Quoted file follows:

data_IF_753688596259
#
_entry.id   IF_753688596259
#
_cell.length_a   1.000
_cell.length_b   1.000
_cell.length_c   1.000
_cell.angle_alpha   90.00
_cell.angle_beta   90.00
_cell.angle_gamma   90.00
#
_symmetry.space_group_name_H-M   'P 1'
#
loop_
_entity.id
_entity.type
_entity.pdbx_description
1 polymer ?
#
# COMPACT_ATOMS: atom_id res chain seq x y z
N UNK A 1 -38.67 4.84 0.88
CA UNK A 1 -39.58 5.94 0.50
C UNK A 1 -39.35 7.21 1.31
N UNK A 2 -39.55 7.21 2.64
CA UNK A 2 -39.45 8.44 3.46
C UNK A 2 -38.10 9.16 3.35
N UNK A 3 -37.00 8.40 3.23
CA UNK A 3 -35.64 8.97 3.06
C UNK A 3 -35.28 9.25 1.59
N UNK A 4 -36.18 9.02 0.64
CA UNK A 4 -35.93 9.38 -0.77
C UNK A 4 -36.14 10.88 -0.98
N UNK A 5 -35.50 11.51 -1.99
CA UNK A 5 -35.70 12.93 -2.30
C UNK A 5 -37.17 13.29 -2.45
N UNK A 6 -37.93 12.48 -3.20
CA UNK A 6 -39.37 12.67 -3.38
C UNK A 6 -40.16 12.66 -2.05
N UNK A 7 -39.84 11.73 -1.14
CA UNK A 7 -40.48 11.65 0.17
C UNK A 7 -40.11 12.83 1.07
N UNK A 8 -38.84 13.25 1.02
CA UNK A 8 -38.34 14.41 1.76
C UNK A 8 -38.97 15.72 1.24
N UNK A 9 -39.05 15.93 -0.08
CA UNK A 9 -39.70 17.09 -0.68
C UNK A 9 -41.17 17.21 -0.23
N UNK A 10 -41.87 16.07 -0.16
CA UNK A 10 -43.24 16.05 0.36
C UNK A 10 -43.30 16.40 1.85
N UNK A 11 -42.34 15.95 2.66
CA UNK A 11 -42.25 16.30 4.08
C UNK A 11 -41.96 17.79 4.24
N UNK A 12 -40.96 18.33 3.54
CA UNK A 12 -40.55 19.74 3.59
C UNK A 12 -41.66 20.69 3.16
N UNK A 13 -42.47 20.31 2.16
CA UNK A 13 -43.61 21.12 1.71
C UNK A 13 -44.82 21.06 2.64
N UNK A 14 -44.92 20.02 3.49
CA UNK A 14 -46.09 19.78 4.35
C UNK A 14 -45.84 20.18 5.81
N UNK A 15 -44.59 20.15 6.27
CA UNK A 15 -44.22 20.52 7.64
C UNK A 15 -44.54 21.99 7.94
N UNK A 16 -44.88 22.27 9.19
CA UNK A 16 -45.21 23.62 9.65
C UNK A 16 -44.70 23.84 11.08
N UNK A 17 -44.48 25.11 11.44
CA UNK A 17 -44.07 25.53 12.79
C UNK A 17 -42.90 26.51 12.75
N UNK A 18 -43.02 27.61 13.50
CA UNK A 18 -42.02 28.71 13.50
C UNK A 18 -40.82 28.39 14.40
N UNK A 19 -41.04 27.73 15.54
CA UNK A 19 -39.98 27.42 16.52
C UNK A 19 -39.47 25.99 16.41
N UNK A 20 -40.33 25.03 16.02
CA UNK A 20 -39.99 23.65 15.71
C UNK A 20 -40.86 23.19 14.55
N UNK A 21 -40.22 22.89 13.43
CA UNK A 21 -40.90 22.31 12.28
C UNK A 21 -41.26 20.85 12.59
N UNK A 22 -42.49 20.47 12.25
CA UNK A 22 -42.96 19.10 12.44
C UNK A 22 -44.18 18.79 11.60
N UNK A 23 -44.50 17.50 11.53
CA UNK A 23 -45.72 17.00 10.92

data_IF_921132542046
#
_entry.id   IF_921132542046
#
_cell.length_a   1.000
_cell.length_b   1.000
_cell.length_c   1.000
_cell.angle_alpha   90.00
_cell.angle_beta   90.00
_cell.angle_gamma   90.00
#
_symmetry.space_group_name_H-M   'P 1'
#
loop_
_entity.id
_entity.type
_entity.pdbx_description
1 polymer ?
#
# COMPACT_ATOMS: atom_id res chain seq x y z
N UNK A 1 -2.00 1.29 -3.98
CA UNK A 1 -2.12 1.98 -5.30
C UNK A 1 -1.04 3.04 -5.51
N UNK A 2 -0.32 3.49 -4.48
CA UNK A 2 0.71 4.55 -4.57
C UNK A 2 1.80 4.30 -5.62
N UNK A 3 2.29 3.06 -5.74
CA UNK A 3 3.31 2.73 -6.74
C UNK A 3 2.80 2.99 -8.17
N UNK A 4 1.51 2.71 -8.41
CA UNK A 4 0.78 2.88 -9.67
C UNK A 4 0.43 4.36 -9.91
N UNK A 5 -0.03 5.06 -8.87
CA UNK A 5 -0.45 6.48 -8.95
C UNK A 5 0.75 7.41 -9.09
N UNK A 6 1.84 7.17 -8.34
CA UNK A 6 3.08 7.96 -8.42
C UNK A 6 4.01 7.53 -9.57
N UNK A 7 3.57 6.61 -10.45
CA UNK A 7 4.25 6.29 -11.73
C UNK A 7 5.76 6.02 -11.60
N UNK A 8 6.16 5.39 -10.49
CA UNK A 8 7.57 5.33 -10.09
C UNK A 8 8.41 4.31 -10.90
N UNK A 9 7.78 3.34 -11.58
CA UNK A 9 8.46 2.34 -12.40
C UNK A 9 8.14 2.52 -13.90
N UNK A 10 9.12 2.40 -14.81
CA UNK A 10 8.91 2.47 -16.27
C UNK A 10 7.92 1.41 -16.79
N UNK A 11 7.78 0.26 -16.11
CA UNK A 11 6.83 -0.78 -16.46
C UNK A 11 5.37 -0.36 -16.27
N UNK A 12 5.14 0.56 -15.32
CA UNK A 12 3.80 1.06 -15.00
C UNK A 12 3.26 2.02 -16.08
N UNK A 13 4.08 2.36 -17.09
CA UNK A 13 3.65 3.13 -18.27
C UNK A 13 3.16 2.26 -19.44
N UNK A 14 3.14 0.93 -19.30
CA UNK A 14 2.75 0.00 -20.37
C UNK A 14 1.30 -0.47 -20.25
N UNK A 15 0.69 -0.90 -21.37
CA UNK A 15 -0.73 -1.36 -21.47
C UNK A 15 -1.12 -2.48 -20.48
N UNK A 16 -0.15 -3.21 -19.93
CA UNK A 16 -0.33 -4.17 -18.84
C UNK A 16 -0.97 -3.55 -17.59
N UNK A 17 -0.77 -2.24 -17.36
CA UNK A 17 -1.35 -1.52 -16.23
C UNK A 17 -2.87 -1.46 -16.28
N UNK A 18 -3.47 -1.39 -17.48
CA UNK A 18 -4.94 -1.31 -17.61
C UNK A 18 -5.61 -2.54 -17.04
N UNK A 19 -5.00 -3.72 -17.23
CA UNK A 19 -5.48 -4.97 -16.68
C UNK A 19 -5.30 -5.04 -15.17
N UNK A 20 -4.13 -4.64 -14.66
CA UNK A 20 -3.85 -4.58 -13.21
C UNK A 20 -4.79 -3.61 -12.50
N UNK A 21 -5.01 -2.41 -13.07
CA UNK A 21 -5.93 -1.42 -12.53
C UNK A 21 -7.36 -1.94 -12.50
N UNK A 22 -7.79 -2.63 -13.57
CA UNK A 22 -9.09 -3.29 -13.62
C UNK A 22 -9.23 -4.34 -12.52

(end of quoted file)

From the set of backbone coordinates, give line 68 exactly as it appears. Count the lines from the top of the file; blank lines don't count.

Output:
C UNK A 16 -44.70 23.84 11.08